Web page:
Moreover, foreign imports affect domestic jobs far more than Trump gives them credit for. Tariffs incur higher costs on manufacturers, making production more expensive. This will lead to either price hikes, wage cuts, layoffs, or a combination of the three. Steel tariffs will cost thousands of American auto jobs, and aluminum tariffs will force significant layoffs in the beer industry.

This is rudimentary economic awareness, of which it appears Trump has none.

Finally, this proposal has major international implications. Jean-Claude Juncker, president of the European Commission and leader of the E.U., has declared that if Trump wants a trade war, he’ll get one, according to a New York Times report. Juncker has announced tariffs on Harley-Davidsons, bourbon, and blue jeans, with an intention to match trade penalties tit for tat with the United States.

Still, Trump insists that “trade wars are good and easy to win.” Perhaps he could name one if he’d ever read a book.

One of the great lies of modern America is that free markets led to the Great Depression. In reality, a crash that could have ended after only a moderate recession resulted in a massive, decade-long depression thanks to government intervention by way of a trade war, job stimulus, and the New Deal, and it only ended thanks to World War II’s global devastation and its reallocation of twelve million workers into the military. Trump is on the verge of creating his trade war, and with his proposed $1 trillion infrastructure package, look for the sequel to the Hoover Dam.

If Trump continues down this path, things will get much worse before they get better. Hopefully, if dissenting voices are loud enough, the president will be dissuaded from this disastrous course.

Those who don’t know history are doomed to repeat it, and those who claim to not read books because they already arrive at correct decisions “with very little knowledge other than the knowledge I [already] had, plus the words ‘common sense,’ because I have a lot of common sense and I have a lot of business ability,” don’t know history and clearly don’t know economics.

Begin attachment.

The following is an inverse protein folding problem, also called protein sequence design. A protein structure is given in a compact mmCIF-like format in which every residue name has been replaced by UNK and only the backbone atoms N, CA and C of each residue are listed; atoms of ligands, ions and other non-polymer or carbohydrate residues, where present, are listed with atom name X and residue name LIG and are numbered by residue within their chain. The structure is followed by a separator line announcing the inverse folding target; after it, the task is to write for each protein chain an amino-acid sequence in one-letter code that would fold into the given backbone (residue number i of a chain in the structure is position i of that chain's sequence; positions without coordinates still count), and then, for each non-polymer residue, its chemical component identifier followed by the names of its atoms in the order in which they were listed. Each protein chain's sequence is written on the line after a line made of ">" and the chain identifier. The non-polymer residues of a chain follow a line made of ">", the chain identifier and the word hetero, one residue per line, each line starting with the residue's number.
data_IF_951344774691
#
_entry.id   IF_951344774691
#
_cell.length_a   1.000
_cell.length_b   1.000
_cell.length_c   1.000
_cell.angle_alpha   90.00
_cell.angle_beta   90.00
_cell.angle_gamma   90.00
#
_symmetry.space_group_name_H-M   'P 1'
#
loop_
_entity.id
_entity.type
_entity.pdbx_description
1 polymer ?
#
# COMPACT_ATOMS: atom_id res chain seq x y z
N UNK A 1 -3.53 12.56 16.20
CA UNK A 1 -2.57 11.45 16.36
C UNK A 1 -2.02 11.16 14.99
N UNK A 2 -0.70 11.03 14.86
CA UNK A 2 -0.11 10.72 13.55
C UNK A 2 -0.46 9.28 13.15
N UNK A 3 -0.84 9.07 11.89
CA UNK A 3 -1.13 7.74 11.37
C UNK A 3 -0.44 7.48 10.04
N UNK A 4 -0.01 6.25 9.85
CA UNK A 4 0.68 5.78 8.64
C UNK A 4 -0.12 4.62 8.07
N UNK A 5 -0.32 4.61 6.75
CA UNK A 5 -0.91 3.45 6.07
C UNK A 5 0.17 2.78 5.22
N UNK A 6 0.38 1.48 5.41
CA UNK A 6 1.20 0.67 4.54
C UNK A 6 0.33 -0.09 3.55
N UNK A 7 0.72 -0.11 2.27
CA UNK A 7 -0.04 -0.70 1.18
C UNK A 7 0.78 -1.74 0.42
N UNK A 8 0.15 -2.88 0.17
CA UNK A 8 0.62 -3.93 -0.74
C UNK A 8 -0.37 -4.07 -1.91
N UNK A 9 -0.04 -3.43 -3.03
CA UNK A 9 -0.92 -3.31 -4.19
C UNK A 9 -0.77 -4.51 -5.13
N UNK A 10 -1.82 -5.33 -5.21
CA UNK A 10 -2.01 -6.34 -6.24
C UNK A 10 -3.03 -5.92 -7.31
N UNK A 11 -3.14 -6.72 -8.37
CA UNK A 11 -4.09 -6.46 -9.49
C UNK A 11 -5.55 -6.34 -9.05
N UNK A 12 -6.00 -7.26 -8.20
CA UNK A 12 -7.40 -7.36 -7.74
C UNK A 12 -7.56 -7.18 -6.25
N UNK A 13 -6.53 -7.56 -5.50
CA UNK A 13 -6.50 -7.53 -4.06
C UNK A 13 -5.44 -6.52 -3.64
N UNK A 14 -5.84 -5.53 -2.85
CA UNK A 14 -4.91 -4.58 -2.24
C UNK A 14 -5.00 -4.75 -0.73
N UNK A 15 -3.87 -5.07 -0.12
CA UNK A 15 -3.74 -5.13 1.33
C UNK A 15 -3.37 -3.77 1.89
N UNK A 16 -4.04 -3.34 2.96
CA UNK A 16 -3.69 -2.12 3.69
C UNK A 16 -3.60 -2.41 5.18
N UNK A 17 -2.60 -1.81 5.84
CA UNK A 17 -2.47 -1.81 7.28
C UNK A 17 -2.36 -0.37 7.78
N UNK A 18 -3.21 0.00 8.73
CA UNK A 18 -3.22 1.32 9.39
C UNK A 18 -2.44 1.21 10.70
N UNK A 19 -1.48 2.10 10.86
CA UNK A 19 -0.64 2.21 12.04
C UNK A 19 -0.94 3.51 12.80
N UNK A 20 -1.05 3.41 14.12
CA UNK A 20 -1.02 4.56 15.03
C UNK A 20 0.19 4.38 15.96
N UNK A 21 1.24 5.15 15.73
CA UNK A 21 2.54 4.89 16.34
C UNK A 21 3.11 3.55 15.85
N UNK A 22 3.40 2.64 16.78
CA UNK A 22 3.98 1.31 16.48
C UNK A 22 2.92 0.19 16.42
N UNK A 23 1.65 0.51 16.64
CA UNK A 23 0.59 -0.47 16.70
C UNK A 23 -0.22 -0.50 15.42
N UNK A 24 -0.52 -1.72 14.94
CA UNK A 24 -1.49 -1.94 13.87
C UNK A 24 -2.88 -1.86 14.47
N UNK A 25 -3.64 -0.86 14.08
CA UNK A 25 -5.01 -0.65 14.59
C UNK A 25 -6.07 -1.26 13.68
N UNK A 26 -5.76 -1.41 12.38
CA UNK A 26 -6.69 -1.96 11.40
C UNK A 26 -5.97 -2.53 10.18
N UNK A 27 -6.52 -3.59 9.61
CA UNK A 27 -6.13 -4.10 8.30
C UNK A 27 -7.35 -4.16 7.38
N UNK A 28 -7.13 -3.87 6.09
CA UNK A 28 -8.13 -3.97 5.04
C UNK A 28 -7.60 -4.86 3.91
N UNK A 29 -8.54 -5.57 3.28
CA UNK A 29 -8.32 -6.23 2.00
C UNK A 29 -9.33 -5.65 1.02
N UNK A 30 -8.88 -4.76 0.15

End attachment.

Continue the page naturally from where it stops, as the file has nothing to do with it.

Richie Angel is a Co-Editor in Chief of The New Guards. Follow him and The New Guards on Twitter, and check out The New Guards on Facebook.

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Economy

Most Americans must pull their heads out of the sand on the national debt

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Most Americans must pull their heads out of the sand on the national debt

How do you stop any conversation at a cocktail party in America? Bring up the national debt. Boredom will overcome everyone listening as the complacency associated with a very simple topic that has been rendered falsely complicated sets in. Everyone will go glassy-eyed. People will nod in agreement while simultaneously not listening to anything you’re saying.

That’s the state of the national debt in the collective consciousness of Americans. Ask if it’s a problem and everyone will agree. Ask if it needs an immediate solution and most everyone will agree. Ask how they’ve voted to fix the problem or how they’ve demanded their leaders address the issue, and suddenly the drinks in their hands become much more interesting than they were moments before.

The problem with the debt isn’t that people don’t know about it. It’s that they just don’t care. Every American alive today who has paid even a little attention to the news in their lives has heard about the crippling effects of the national debt ever since the first real warning bells were sounded. Those bells rang out following the passage of the New Deal when expected GDP growth didn’t match expenditure growth. The result was the debt breaching the 40% mark of GBP. It was the end of the world for many economists who saw no way out.

At the time the national debt was 40% of GDP at $34 billion. Today, it’s 106% of GDP at nearly $23 trillion.

This is a problem that has no face, no tangible effects on the population, and no easy solutions. Entitlement reform is grossly unpopular, yet absolutely necessary to even start the process of fixing our debt issue. But entitlement reform would mean politicians would lose elections, most likely Republicans. Most of them have no intention of taking on something that’s desperately necessary yet immensely unpopular.

The Manhattan Institute’s Brian Riedl took to PragerU to discuss the omnipresent problem that nobody likes to think about. We need to start thinking about it immediately. Otherwise, the problem will “solve” itself.

We are currently forming the American Conservative Movement. If you are interested in learning more, we will be sending out information in a few weeks.

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Democrats

More is never enough: AOC calls Amazon’s $15 per hour minimum wage ‘starvation wages’